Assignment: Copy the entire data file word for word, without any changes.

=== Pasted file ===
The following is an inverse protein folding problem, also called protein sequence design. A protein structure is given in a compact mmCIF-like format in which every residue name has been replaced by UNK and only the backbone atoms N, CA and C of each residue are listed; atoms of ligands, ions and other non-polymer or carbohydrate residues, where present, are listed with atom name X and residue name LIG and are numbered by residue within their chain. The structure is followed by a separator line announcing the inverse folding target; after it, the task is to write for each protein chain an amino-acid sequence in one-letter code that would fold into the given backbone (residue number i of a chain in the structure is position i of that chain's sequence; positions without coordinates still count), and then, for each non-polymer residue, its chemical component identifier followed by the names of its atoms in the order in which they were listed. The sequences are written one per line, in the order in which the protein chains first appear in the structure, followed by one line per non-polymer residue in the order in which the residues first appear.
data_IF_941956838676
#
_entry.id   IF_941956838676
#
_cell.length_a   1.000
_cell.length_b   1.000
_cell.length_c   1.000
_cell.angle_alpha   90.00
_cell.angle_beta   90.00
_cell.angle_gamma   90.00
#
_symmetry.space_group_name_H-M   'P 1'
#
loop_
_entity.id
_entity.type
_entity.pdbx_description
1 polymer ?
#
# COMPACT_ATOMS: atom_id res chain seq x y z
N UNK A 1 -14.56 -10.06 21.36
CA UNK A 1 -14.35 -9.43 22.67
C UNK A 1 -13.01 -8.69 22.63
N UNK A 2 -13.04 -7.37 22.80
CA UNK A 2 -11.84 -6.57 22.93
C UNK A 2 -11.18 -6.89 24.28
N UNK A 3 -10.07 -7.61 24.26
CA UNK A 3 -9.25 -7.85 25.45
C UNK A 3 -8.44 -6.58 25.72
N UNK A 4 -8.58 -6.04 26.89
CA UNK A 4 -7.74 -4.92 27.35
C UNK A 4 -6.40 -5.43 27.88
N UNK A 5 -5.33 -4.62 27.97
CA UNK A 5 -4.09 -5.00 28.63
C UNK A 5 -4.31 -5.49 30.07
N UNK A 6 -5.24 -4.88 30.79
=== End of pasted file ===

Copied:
The following is an inverse protein folding problem, also called protein sequence design. A protein structure is given in a compact mmCIF-like format in which every residue name has been replaced by UNK and only the backbone atoms N, CA and C of each residue are listed; atoms of ligands, ions and other non-polymer or carbohydrate residues, where present, are listed with atom name X and residue name LIG and are numbered by residue within their chain. The structure is followed by a separator line announcing the inverse folding target; after it, the task is to write for each protein chain an amino-acid sequence in one-letter code that would fold into the given backbone (residue number i of a chain in the structure is position i of that chain's sequence; positions without coordinates still count), and then, for each non-polymer residue, its chemical component identifier followed by the names of its atoms in the order in which they were listed. The sequences are written one per line, in the order in which the protein chains first appear in the structure, followed by one line per non-polymer residue in the order in which the residues first appear.
data_IF_941956838676
#
_entry.id   IF_941956838676
#
_cell.length_a   1.000
_cell.length_b   1.000
_cell.length_c   1.000
_cell.angle_alpha   90.00
_cell.angle_beta   90.00
_cell.angle_gamma   90.00
#
_symmetry.space_group_name_H-M   'P 1'
#
loop_
_entity.id
_entity.type
_entity.pdbx_description
1 polymer ?
#
# COMPACT_ATOMS: atom_id res chain seq x y z
N UNK A 1 -14.56 -10.06 21.36
CA UNK A 1 -14.35 -9.43 22.67
C UNK A 1 -13.01 -8.69 22.63
N UNK A 2 -13.04 -7.37 22.80
CA UNK A 2 -11.84 -6.57 22.93
C UNK A 2 -11.18 -6.89 24.28
N UNK A 3 -10.07 -7.61 24.26
CA UNK A 3 -9.25 -7.85 25.45
C UNK A 3 -8.44 -6.58 25.72
N UNK A 4 -8.58 -6.04 26.89
CA UNK A 4 -7.74 -4.92 27.35
C UNK A 4 -6.40 -5.43 27.88
N UNK A 5 -5.33 -4.62 27.97
CA UNK A 5 -4.09 -5.00 28.63
C UNK A 5 -4.31 -5.49 30.07
N UNK A 6 -5.24 -4.88 30.79